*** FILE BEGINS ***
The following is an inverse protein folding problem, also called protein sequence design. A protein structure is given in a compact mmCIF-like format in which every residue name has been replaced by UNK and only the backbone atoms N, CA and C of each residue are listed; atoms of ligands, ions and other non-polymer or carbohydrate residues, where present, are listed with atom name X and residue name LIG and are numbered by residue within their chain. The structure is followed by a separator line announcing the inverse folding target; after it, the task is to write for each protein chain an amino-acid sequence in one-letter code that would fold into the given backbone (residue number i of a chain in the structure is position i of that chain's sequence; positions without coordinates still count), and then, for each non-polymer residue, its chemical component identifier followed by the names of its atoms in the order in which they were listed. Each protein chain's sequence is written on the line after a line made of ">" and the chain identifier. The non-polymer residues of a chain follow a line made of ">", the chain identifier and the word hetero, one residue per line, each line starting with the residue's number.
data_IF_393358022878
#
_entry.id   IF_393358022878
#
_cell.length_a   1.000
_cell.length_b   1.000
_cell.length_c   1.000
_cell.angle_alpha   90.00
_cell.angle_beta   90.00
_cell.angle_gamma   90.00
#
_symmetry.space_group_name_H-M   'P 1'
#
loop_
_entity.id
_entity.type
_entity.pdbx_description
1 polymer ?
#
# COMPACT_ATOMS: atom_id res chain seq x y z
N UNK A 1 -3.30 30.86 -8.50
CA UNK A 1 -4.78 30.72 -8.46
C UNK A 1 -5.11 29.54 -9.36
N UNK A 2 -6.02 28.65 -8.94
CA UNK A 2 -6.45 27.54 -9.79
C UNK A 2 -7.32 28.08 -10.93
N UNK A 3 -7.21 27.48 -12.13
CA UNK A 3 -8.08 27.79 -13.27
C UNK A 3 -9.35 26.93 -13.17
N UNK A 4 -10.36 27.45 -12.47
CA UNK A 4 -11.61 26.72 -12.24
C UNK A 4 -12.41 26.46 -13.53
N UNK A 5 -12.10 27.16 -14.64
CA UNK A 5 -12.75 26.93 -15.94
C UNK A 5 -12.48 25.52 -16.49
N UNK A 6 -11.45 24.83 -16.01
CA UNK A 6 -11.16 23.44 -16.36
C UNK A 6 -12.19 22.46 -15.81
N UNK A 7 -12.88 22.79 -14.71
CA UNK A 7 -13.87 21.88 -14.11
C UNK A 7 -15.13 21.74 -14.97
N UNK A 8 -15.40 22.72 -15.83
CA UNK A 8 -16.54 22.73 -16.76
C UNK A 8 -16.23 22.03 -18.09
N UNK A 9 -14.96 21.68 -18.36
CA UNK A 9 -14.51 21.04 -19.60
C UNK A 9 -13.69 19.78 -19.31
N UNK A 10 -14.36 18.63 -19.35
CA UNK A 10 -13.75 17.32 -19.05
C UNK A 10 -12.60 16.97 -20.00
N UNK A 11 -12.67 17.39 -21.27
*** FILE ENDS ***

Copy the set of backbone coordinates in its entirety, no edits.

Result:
The following is an inverse protein folding problem, also called protein sequence design. A protein structure is given in a compact mmCIF-like format in which every residue name has been replaced by UNK and only the backbone atoms N, CA and C of each residue are listed; atoms of ligands, ions and other non-polymer or carbohydrate residues, where present, are listed with atom name X and residue name LIG and are numbered by residue within their chain. The structure is followed by a separator line announcing the inverse folding target; after it, the task is to write for each protein chain an amino-acid sequence in one-letter code that would fold into the given backbone (residue number i of a chain in the structure is position i of that chain's sequence; positions without coordinates still count), and then, for each non-polymer residue, its chemical component identifier followed by the names of its atoms in the order in which they were listed. Each protein chain's sequence is written on the line after a line made of ">" and the chain identifier. The non-polymer residues of a chain follow a line made of ">", the chain identifier and the word hetero, one residue per line, each line starting with the residue's number.
data_IF_393358022878
#
_entry.id   IF_393358022878
#
_cell.length_a   1.000
_cell.length_b   1.000
_cell.length_c   1.000
_cell.angle_alpha   90.00
_cell.angle_beta   90.00
_cell.angle_gamma   90.00
#
_symmetry.space_group_name_H-M   'P 1'
#
loop_
_entity.id
_entity.type
_entity.pdbx_description
1 polymer ?
#
# COMPACT_ATOMS: atom_id res chain seq x y z
N UNK A 1 -3.30 30.86 -8.50
CA UNK A 1 -4.78 30.72 -8.46
C UNK A 1 -5.11 29.54 -9.36
N UNK A 2 -6.02 28.65 -8.94
CA UNK A 2 -6.45 27.54 -9.79
C UNK A 2 -7.32 28.08 -10.93
N UNK A 3 -7.21 27.48 -12.13
CA UNK A 3 -8.08 27.79 -13.27
C UNK A 3 -9.35 26.93 -13.17
N UNK A 4 -10.36 27.45 -12.47
CA UNK A 4 -11.61 26.72 -12.24
C UNK A 4 -12.41 26.46 -13.53
N UNK A 5 -12.10 27.16 -14.64
CA UNK A 5 -12.75 26.93 -15.94
C UNK A 5 -12.48 25.52 -16.49
N UNK A 6 -11.45 24.83 -16.01
CA UNK A 6 -11.16 23.44 -16.36
C UNK A 6 -12.19 22.46 -15.81
N UNK A 7 -12.88 22.79 -14.71
CA UNK A 7 -13.87 21.88 -14.11
C UNK A 7 -15.13 21.74 -14.97
N UNK A 8 -15.40 22.72 -15.83
CA UNK A 8 -16.54 22.73 -16.76
C UNK A 8 -16.23 22.03 -18.09
N UNK A 9 -14.96 21.68 -18.36
CA UNK A 9 -14.51 21.04 -19.60
C UNK A 9 -13.69 19.78 -19.31
N UNK A 10 -14.36 18.63 -19.35
CA UNK A 10 -13.75 17.32 -19.05
C UNK A 10 -12.60 16.97 -20.00
N UNK A 11 -12.67 17.39 -21.27